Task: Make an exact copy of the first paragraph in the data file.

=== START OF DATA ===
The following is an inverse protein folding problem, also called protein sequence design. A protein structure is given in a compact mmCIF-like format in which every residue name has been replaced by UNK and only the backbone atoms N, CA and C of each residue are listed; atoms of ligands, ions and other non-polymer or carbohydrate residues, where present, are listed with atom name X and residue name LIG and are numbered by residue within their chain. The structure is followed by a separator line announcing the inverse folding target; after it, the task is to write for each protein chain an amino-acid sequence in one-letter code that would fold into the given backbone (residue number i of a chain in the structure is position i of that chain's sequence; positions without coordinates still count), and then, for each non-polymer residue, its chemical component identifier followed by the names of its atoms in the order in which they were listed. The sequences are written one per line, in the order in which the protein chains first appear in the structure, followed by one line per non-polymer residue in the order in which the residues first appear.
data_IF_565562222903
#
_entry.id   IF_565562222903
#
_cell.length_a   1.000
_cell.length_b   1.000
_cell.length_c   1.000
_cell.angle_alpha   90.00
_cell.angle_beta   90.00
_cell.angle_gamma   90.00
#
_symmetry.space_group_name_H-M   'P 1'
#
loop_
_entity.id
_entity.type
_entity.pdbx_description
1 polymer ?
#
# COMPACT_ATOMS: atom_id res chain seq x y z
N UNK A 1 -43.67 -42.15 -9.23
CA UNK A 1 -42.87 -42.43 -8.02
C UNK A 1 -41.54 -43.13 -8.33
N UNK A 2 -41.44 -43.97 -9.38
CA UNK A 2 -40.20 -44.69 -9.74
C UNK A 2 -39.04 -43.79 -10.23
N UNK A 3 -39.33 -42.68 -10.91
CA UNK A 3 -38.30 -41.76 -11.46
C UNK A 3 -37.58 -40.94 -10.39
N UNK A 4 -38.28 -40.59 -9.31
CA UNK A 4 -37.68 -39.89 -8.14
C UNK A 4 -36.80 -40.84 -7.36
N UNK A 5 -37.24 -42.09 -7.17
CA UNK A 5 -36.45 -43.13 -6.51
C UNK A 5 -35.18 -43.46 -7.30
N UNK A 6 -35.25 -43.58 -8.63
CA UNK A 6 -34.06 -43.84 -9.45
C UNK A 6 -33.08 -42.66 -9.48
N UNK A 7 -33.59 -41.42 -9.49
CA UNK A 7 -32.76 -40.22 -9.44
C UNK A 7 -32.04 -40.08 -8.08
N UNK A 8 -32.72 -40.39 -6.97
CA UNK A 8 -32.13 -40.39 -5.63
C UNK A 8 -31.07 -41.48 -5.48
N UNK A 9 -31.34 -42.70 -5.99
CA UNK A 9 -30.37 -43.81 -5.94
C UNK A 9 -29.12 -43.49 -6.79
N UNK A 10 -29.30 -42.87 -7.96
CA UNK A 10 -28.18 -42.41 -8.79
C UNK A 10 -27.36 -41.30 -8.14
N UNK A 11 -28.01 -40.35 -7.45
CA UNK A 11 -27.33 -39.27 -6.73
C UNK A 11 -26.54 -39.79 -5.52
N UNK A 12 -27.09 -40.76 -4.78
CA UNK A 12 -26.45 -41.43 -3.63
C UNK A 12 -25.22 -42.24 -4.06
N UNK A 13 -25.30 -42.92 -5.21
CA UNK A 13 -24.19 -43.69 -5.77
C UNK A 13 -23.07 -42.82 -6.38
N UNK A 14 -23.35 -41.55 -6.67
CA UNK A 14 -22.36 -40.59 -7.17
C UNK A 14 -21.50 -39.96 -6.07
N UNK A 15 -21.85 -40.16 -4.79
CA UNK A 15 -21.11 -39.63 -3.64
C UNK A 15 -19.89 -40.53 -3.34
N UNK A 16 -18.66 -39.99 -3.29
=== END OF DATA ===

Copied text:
The following is an inverse protein folding problem, also called protein sequence design. A protein structure is given in a compact mmCIF-like format in which every residue name has been replaced by UNK and only the backbone atoms N, CA and C of each residue are listed; atoms of ligands, ions and other non-polymer or carbohydrate residues, where present, are listed with atom name X and residue name LIG and are numbered by residue within their chain. The structure is followed by a separator line announcing the inverse folding target; after it, the task is to write for each protein chain an amino-acid sequence in one-letter code that would fold into the given backbone (residue number i of a chain in the structure is position i of that chain's sequence; positions without coordinates still count), and then, for each non-polymer residue, its chemical component identifier followed by the names of its atoms in the order in which they were listed. The sequences are written one per line, in the order in which the protein chains first appear in the structure, followed by one line per non-polymer residue in the order in which the residues first appear.